“There is something fundamentally wrong and sad when a people are pushed to the wall. This is what has happened to us. I am however very optimistic about our future. I have no doubt in my mind that future includes a form of federalism,” says Dr Eseme.
On the way forward, Eseme opined that it was imperative for Anglophones to meet under a broad umbrella that accommodates all views before any future moves to negotiate with the government. Though no details were given, Dr Eseme said there was movement towards this.
Dr Eseme could we start this interview by getting some background information on the Cameroon Federalist Society that you lead?
Dr Wilson Lobe Eseme: I want to start by thanking Pan African Visions for this opportunity to share our vision with the public. The Cameroon Federalist Movement (CFM) is a body of Cameroonians who believe a Federal system of government is best to ensure Justice and Fairness in Cameroon. We have a global membership and are headquartered in the United States of America. Membership is open to all Cameroonians. CFM had its Constitutive General Assembly on October 27, 2018 in Bowie, Maryland. We have released a document called Blueprint to Federalism which we have published extensively in the local media in Cameroon. In recognition of the important role we play, 6 of our members were invited to take part in the Major National Dialogue that took place in Yaoundé from September 30 to October 4, 2019.
How do you situate the relevance of the Federalist Society and what it stands and advocate for in the present political context in Cameroon?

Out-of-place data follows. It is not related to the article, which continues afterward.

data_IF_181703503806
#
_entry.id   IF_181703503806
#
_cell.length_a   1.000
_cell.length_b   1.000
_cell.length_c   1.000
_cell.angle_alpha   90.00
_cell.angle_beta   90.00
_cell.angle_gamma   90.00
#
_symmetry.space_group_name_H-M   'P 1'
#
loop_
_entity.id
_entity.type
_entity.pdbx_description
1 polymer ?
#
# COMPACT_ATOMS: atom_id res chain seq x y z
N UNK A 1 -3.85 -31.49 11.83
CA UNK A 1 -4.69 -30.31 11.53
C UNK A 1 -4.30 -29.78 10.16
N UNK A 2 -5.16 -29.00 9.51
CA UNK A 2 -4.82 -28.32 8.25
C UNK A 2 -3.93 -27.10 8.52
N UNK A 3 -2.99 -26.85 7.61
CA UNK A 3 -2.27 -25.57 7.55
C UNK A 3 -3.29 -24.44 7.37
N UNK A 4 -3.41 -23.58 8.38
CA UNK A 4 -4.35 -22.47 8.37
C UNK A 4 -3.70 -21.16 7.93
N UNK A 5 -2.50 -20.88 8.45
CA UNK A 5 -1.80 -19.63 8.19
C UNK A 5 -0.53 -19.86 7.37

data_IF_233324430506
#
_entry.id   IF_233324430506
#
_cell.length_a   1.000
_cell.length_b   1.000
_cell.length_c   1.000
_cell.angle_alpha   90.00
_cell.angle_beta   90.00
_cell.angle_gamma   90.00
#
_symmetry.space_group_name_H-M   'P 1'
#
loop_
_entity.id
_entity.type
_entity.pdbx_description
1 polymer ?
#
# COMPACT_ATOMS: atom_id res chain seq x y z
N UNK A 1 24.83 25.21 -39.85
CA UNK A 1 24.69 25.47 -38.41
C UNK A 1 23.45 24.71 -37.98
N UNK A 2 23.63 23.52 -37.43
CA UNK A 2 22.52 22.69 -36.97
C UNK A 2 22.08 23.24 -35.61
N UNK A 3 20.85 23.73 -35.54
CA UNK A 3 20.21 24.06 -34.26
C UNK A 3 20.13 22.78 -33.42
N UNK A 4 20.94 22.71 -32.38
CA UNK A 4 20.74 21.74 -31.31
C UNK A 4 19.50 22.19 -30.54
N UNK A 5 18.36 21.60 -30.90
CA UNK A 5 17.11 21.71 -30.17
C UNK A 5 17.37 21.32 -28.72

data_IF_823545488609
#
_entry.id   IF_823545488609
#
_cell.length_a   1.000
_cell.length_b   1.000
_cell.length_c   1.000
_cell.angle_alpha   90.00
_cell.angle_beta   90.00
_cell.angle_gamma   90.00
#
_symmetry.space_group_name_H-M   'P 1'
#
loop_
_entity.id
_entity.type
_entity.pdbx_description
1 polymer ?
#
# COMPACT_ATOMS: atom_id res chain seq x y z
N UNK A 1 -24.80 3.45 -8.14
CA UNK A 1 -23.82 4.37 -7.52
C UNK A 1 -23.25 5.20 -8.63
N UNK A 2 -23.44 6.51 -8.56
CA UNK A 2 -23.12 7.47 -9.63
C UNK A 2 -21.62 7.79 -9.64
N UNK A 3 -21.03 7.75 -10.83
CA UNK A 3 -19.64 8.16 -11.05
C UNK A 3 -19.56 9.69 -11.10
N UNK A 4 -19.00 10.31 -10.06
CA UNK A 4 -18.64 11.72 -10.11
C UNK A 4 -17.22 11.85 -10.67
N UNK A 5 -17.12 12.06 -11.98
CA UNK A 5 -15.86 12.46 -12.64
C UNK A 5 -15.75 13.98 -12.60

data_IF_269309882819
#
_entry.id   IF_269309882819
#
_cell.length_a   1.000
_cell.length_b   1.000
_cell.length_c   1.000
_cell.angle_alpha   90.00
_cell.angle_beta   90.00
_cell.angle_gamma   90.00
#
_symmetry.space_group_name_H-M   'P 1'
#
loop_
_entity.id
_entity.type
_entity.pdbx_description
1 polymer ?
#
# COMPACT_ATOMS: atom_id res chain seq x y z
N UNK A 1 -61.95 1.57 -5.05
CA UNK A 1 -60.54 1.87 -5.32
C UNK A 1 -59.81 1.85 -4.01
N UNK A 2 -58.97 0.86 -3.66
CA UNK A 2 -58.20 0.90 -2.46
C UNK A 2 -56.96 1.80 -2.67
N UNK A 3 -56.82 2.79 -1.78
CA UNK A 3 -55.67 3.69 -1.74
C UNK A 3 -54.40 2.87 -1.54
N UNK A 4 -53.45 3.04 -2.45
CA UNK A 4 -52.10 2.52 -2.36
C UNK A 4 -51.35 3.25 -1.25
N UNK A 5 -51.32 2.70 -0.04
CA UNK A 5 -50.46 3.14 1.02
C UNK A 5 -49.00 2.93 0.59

Dr Wilson Lobe Eseme: I believe CFM continues to remain a major stakeholder in the political future of Cameroon. We believe our vision is consistent with that of most Cameroonians. We are not radical, and we think our position is sound, just and fair. If you were to take a well-designed survey of Cameroonians, I have no doubt most will agree with our ideology. Cameroon is an idea and whatever we choose to make of this idea is up to us, but one thing remains indisputable. This idea called Cameroon belongs to all of us, without exception. It does not belong to one man, one tribe or one region. Unfortunately, we have a Head of State who is not only out of sight but out of touch as well, with his citizens. So far, he seems to have succeeded in dividing us but as the saying goes, you can fool some of the people all the time; you can even fool all of the people some time, but you cannot fool all the people all the time. The Cameroon government has behaved like an Ostrich with its head buried underground for so long that it is not sustainable. Sooner than later, even the Ostrich will have to raise its head to breathe. We believe that time is closer than we all think.
Last year you participated at the Major National Dialogue, could you tell us how the Federalist Society obtained this invitation, and in accepting to honor it, what were your expectations?
Dr Wilson Lobe Eseme: Indeed, six of our members, including myself were invited by the Head of State to participate in the Major National Dialogue. Our invitations were without any lobbying on our part. We believe it was in recognition of the force of our activism. On this note therefore, I have to appreciate the openness of the Head of State to have extended those invitations knowing our established position. Initially, there was no consensus among our leadership regarding our attendance. Eventually, we decided to attend, not because we were expecting the old dog to learn new tricks, but out of a sense of patriotic duty.
At the National Dialogue proper, how active were you in the deliberations, and did you get the impression that the proposals you brought or that the Society had in mind towards the resolution of the political crisis in Cameroon were given due consideration?